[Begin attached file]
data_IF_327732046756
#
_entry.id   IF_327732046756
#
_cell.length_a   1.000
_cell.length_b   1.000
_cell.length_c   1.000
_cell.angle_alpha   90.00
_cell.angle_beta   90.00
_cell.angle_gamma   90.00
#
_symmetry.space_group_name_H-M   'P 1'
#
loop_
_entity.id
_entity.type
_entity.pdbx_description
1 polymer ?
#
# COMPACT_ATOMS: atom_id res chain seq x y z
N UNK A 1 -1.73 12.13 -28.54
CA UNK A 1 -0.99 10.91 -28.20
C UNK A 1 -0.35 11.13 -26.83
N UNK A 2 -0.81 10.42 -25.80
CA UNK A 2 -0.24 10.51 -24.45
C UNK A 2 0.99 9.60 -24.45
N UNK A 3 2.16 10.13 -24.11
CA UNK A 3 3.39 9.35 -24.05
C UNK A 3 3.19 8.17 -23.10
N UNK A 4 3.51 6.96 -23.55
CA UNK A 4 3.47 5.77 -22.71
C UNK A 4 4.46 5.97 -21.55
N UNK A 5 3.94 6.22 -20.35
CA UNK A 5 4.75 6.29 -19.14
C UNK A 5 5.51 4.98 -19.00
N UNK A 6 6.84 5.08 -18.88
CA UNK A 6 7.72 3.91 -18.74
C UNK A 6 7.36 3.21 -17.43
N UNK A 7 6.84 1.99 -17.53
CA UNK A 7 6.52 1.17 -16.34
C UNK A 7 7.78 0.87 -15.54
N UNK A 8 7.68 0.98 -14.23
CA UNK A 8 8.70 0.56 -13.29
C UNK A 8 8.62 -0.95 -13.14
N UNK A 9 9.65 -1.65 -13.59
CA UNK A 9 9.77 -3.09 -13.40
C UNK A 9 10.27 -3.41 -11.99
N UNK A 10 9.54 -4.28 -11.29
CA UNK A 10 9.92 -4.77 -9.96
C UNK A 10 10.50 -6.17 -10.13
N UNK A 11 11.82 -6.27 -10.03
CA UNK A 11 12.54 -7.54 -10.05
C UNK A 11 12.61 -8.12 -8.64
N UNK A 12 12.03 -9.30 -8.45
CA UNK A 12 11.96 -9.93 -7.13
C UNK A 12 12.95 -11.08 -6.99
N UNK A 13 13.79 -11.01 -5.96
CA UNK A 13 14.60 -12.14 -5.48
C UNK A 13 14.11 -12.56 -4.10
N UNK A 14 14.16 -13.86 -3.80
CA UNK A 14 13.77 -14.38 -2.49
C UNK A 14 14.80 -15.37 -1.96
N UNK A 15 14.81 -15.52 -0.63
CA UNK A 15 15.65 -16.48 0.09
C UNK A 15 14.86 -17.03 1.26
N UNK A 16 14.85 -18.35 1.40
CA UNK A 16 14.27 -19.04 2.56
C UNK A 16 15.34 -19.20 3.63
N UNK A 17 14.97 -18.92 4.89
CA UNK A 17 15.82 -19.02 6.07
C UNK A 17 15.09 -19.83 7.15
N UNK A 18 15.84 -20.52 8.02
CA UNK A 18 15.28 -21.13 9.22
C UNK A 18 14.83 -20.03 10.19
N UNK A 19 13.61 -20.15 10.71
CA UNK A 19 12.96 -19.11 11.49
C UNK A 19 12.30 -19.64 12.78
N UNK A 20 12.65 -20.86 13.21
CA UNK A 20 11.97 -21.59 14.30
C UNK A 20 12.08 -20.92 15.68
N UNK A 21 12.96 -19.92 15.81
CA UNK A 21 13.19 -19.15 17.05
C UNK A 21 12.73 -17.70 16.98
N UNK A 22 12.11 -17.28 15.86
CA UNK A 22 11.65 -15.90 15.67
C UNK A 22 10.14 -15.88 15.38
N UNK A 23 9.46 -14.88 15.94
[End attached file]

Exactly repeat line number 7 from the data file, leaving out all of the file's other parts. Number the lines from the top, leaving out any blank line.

_cell.length_c   1.000